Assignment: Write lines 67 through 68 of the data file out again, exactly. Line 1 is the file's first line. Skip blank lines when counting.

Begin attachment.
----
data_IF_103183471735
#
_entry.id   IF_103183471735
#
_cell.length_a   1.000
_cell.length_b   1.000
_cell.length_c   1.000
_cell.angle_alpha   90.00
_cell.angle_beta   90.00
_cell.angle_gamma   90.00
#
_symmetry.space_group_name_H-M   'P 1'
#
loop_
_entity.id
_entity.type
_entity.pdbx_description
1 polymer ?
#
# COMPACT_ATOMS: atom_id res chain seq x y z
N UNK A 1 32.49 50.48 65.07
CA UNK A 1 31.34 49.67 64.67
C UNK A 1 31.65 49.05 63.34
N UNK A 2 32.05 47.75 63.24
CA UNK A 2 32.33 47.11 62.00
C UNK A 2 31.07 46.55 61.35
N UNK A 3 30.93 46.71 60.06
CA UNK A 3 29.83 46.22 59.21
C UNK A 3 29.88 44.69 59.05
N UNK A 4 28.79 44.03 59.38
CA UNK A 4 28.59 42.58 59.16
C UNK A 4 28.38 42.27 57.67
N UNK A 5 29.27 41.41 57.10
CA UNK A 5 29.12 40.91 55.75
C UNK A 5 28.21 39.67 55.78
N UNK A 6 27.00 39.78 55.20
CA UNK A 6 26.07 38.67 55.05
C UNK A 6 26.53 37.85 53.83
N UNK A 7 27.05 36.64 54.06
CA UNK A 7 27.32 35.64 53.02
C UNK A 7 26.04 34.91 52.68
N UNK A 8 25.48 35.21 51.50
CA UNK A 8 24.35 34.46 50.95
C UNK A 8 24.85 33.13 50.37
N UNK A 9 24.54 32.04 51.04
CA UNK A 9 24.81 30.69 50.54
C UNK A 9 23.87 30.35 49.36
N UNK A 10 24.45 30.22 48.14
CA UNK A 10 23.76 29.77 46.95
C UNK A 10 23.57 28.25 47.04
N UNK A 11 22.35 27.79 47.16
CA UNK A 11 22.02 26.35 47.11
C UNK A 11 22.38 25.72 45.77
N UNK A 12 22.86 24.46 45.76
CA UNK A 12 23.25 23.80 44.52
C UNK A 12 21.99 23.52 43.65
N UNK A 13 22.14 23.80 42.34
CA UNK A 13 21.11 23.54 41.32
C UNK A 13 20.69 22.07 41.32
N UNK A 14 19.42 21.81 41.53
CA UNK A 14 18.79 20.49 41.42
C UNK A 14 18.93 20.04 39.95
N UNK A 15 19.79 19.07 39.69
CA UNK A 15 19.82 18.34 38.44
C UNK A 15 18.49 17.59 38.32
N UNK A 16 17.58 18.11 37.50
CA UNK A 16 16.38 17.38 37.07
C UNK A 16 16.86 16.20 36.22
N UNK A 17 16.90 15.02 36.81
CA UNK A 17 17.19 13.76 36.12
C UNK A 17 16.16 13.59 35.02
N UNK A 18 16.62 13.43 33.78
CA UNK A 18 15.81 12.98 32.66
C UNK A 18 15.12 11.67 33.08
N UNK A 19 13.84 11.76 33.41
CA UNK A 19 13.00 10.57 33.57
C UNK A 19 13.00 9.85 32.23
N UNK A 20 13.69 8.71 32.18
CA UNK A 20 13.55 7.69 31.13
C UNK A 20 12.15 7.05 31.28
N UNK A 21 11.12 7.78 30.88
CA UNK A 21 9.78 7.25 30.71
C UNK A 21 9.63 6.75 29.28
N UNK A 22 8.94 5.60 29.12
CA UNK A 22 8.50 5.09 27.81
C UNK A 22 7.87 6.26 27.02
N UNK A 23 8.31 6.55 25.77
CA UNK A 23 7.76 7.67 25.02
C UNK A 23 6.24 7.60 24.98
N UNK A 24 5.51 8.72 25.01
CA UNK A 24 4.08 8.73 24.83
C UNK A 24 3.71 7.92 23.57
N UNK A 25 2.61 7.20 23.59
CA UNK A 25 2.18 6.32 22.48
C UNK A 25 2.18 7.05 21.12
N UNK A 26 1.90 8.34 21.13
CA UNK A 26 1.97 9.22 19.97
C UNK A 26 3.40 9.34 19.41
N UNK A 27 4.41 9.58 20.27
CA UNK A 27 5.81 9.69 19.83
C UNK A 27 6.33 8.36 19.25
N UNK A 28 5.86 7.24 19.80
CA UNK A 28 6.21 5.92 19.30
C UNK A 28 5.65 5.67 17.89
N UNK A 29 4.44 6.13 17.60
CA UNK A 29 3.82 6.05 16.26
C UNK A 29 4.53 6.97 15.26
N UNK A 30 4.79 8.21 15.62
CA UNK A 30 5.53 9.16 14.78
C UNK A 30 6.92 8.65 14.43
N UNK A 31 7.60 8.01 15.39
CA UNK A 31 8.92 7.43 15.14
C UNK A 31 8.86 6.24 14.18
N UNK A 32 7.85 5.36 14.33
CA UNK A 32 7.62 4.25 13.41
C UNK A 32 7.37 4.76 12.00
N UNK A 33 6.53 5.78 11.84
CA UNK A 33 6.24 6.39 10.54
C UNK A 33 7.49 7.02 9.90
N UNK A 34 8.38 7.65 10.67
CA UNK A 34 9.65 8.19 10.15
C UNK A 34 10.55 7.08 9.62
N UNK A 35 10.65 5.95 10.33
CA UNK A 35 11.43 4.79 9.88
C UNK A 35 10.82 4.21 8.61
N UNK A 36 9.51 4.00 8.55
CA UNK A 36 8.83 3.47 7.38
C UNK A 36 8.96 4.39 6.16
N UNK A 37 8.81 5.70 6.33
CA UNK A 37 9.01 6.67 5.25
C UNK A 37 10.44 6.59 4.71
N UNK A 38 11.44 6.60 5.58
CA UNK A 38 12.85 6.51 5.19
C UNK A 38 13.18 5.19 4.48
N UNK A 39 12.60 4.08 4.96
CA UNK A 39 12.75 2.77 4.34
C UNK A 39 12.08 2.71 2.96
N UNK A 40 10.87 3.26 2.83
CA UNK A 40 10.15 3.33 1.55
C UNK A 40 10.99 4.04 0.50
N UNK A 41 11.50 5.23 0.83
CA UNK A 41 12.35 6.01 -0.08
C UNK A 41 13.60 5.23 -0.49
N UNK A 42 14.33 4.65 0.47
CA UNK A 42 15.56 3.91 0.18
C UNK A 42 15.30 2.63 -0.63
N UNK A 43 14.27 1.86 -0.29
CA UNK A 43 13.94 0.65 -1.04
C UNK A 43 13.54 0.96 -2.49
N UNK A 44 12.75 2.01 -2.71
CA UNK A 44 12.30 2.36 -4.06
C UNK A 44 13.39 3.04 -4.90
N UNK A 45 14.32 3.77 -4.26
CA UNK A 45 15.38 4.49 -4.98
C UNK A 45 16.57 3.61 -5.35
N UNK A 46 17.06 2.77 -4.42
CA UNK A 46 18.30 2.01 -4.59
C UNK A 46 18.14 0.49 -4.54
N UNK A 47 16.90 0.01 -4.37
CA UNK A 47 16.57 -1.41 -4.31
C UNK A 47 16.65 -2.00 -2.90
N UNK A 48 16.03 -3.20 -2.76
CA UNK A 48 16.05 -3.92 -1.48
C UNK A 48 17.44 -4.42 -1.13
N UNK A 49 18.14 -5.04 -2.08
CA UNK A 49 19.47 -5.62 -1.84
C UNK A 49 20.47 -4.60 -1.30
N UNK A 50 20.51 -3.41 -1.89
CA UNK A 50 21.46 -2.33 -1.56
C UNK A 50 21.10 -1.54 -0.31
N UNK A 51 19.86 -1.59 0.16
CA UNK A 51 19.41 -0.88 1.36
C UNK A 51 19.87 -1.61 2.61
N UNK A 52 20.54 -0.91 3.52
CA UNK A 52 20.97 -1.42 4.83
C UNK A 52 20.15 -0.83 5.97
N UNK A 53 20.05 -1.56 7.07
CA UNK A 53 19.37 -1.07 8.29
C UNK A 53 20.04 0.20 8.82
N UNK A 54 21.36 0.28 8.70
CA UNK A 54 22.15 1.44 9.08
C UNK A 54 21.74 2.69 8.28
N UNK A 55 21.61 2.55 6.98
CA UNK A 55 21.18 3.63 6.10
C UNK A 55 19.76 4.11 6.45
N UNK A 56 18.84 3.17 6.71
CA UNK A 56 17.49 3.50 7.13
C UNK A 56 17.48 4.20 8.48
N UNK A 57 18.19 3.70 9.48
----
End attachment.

CA UNK A 16 16.38 17.38 37.07
C UNK A 16 16.86 16.20 36.22